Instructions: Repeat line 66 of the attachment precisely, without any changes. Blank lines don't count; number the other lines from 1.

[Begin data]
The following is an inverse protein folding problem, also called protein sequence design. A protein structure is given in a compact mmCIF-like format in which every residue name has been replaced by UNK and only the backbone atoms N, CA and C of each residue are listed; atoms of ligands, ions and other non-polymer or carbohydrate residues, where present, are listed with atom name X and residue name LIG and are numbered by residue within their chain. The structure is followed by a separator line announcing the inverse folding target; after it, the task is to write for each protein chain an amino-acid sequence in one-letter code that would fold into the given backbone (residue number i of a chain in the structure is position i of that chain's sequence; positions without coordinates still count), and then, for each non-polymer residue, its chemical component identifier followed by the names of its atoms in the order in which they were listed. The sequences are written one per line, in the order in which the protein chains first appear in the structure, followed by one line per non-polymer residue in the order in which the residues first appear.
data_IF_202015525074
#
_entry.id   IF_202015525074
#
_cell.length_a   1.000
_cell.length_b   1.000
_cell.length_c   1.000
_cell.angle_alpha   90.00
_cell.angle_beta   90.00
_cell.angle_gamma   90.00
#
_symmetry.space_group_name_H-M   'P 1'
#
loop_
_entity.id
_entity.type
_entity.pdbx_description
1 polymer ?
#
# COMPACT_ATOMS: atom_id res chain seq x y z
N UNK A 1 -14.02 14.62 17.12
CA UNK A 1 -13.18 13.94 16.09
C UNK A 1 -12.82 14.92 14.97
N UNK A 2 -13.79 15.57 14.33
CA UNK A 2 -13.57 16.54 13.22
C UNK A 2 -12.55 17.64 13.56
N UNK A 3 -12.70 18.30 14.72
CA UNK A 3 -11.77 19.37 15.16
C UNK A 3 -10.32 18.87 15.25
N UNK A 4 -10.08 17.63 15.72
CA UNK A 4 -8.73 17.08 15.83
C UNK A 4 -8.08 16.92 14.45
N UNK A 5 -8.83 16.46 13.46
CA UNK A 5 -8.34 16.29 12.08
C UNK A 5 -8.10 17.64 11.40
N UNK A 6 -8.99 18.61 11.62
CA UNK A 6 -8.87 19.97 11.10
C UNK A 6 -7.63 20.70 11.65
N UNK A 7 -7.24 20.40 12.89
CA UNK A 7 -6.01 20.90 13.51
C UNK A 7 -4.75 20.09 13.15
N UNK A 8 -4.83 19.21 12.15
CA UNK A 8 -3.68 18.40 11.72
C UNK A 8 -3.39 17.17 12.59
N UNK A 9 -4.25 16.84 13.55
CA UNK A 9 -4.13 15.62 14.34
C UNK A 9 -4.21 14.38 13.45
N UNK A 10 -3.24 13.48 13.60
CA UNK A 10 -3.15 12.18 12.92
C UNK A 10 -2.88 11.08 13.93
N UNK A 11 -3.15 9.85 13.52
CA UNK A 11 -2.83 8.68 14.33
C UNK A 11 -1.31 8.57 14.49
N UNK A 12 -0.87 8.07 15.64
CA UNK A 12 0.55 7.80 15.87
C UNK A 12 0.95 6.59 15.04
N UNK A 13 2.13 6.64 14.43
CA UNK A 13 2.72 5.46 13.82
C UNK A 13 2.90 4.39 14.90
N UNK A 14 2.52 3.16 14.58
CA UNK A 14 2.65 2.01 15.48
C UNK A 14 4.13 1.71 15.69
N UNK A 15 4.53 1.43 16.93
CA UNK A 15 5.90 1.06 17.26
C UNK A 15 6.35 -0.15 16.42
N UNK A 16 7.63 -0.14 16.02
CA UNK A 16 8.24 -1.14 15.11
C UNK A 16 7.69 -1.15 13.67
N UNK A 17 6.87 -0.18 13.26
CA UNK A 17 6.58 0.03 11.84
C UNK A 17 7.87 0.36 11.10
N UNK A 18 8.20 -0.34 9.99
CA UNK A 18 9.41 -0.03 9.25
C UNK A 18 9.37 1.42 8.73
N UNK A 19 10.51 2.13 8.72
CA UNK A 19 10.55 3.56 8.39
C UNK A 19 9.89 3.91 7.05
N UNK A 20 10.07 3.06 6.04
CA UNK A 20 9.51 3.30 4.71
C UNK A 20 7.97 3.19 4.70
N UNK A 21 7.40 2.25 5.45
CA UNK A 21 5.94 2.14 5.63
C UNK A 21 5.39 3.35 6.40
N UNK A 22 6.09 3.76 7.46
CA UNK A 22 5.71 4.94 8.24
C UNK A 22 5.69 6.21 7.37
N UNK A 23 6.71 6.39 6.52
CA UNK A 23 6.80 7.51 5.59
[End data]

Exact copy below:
C UNK A 15 6.35 -0.15 16.42